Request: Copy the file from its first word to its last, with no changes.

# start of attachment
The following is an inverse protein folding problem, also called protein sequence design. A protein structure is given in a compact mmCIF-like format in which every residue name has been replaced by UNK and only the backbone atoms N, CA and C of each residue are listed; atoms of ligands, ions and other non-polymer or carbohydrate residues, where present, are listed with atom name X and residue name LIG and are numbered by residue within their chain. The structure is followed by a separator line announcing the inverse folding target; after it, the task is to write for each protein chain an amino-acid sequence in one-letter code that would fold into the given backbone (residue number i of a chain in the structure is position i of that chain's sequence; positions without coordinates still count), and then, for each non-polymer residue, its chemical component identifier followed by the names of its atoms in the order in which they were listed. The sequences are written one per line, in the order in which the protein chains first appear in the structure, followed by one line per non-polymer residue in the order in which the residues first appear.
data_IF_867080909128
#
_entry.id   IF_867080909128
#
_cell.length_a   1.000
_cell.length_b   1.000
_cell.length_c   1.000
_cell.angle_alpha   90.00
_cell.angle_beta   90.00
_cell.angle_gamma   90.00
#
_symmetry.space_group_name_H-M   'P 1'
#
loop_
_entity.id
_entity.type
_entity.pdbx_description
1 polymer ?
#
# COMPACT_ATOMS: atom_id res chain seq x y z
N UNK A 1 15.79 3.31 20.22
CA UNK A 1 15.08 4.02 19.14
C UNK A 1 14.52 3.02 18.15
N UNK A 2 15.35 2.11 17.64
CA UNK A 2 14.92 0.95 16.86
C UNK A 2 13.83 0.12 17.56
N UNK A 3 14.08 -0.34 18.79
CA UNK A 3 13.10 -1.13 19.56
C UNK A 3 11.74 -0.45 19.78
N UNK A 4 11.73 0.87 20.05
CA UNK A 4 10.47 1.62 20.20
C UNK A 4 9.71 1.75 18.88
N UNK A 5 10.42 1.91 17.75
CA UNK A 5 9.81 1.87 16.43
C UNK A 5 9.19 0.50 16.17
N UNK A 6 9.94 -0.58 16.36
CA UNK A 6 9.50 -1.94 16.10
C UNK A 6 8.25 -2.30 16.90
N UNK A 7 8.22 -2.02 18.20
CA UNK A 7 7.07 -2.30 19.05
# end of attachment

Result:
The following is an inverse protein folding problem, also called protein sequence design. A protein structure is given in a compact mmCIF-like format in which every residue name has been replaced by UNK and only the backbone atoms N, CA and C of each residue are listed; atoms of ligands, ions and other non-polymer or carbohydrate residues, where present, are listed with atom name X and residue name LIG and are numbered by residue within their chain. The structure is followed by a separator line announcing the inverse folding target; after it, the task is to write for each protein chain an amino-acid sequence in one-letter code that would fold into the given backbone (residue number i of a chain in the structure is position i of that chain's sequence; positions without coordinates still count), and then, for each non-polymer residue, its chemical component identifier followed by the names of its atoms in the order in which they were listed. The sequences are written one per line, in the order in which the protein chains first appear in the structure, followed by one line per non-polymer residue in the order in which the residues first appear.
data_IF_867080909128
#
_entry.id   IF_867080909128
#
_cell.length_a   1.000
_cell.length_b   1.000
_cell.length_c   1.000
_cell.angle_alpha   90.00
_cell.angle_beta   90.00
_cell.angle_gamma   90.00
#
_symmetry.space_group_name_H-M   'P 1'
#
loop_
_entity.id
_entity.type
_entity.pdbx_description
1 polymer ?
#
# COMPACT_ATOMS: atom_id res chain seq x y z
N UNK A 1 15.79 3.31 20.22
CA UNK A 1 15.08 4.02 19.14
C UNK A 1 14.52 3.02 18.15
N UNK A 2 15.35 2.11 17.64
CA UNK A 2 14.92 0.95 16.86
C UNK A 2 13.83 0.12 17.56
N UNK A 3 14.08 -0.34 18.79
CA UNK A 3 13.10 -1.13 19.56
C UNK A 3 11.74 -0.45 19.78
N UNK A 4 11.73 0.87 20.05
CA UNK A 4 10.47 1.62 20.20
C UNK A 4 9.71 1.75 18.88
N UNK A 5 10.42 1.91 17.75
CA UNK A 5 9.81 1.87 16.43
C UNK A 5 9.19 0.50 16.17
N UNK A 6 9.94 -0.58 16.36
CA UNK A 6 9.50 -1.94 16.10
C UNK A 6 8.25 -2.30 16.90
N UNK A 7 8.22 -2.02 18.20
CA UNK A 7 7.07 -2.30 19.05